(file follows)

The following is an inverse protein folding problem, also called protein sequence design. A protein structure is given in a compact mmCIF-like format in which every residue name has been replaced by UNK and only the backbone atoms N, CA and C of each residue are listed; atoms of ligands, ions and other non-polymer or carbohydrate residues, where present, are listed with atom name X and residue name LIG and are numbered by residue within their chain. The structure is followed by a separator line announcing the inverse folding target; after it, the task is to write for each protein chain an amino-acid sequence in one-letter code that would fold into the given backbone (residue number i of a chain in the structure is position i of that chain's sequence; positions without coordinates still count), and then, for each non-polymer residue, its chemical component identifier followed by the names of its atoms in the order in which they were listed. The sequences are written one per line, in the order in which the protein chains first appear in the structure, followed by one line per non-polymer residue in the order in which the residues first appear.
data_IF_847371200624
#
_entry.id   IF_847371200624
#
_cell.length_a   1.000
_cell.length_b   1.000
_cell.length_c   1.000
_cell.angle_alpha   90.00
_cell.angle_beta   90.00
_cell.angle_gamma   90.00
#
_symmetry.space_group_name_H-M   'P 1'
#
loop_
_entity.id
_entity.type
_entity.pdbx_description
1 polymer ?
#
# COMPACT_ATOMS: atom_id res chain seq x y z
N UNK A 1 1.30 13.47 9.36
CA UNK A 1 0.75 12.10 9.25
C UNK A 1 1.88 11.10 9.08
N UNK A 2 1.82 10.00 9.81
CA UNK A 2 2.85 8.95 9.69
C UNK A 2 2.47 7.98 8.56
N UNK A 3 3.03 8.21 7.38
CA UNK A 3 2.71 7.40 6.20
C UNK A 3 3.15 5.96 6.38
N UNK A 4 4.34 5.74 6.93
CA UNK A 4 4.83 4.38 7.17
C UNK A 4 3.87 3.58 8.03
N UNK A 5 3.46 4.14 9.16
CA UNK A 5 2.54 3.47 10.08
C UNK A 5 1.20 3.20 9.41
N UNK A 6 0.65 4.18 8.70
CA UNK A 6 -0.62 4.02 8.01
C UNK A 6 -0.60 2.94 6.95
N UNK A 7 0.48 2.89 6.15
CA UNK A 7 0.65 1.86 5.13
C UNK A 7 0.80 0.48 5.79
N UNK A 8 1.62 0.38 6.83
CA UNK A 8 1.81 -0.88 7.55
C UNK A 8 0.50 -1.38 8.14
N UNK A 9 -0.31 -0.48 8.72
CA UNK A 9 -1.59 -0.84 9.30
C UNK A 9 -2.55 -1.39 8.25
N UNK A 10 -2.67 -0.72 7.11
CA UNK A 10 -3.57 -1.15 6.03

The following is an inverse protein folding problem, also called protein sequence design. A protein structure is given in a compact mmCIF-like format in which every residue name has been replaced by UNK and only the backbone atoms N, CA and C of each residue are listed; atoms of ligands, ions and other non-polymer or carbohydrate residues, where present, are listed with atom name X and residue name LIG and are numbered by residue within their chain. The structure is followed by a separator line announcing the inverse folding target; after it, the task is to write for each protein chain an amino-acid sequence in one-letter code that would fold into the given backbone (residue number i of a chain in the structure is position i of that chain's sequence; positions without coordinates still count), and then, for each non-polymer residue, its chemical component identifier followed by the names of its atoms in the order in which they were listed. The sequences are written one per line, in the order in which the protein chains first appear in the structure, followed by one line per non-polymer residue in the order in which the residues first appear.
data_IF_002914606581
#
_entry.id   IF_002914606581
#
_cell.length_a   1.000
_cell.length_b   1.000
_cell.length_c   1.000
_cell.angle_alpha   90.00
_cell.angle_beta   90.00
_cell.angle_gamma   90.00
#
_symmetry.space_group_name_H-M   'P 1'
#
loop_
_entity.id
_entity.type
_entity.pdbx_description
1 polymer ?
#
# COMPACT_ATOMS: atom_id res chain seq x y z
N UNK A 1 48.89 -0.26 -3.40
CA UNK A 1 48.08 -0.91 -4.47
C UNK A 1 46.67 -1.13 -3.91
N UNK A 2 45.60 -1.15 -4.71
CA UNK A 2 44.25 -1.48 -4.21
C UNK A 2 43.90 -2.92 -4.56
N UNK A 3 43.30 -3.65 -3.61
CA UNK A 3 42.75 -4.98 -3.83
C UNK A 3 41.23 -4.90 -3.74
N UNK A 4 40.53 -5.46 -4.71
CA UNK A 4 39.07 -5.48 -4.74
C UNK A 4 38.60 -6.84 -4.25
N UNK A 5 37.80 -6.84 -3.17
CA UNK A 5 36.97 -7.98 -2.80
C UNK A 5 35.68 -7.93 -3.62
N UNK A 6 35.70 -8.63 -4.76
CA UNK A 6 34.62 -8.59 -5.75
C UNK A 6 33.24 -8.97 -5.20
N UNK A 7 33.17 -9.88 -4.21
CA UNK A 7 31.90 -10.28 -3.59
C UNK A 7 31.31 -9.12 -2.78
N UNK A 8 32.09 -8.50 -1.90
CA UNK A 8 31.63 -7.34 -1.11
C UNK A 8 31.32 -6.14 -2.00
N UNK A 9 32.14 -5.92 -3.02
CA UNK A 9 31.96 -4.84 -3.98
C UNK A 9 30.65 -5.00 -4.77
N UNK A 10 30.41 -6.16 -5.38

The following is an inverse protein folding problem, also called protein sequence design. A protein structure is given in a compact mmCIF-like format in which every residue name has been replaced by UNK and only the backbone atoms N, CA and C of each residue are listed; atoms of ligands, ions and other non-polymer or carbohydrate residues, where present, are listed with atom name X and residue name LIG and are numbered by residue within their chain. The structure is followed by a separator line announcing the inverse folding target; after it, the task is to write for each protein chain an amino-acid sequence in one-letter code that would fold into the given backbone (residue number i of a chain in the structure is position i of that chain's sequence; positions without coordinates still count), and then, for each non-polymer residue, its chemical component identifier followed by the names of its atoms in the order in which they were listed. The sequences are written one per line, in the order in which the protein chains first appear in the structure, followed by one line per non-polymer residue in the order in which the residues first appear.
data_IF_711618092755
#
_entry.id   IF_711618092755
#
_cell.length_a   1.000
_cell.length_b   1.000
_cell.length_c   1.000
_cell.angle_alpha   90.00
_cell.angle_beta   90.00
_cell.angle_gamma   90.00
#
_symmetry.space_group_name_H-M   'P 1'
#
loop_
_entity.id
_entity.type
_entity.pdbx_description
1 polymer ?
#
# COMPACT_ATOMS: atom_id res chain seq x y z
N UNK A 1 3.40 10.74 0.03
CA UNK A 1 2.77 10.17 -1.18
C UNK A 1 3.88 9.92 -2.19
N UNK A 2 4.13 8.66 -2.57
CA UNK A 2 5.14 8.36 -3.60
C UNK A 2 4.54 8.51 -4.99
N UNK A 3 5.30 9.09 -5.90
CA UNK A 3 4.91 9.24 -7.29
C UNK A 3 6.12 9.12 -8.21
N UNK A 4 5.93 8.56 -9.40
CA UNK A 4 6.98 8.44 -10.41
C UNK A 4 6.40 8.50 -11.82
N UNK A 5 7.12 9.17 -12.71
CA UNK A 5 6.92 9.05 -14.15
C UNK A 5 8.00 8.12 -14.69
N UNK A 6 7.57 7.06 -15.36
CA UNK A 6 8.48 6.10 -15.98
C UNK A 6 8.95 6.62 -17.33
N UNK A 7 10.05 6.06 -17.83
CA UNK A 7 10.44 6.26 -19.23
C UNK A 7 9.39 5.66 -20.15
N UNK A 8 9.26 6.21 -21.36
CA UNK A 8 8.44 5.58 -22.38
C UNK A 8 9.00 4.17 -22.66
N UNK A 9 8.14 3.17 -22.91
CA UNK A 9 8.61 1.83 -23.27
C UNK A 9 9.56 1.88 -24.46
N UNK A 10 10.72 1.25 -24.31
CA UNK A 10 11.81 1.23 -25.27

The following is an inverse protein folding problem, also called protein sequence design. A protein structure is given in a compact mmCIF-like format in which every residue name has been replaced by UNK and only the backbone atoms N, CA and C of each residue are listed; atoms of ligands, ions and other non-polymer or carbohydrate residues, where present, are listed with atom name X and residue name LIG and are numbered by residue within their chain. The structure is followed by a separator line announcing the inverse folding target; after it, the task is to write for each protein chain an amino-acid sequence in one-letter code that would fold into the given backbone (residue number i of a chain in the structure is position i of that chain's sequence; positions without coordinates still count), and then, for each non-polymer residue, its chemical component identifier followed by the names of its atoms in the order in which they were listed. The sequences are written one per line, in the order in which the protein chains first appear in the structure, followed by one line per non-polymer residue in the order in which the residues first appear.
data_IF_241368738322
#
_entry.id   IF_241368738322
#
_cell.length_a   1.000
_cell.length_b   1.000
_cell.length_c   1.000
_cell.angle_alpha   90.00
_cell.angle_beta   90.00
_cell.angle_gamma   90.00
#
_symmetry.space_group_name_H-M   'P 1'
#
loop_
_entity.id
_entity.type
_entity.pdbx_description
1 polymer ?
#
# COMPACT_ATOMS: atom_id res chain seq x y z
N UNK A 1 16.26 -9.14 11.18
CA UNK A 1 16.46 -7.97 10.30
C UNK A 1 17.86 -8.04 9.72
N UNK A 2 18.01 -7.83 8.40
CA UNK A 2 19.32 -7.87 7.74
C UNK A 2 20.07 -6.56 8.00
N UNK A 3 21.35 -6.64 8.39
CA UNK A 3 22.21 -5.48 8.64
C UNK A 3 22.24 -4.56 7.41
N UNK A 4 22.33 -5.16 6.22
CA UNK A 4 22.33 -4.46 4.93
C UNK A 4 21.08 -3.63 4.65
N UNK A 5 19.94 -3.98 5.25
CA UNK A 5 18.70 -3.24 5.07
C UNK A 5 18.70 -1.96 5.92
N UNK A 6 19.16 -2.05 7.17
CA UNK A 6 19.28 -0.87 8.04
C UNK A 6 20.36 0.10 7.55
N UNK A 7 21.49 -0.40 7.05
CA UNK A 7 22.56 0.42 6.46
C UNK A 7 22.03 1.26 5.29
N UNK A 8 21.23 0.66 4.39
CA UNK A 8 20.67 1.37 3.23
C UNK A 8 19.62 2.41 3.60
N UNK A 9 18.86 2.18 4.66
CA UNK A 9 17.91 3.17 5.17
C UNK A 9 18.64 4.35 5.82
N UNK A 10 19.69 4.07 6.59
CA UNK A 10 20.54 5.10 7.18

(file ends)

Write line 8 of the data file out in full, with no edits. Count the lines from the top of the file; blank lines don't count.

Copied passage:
_cell.length_c   1.000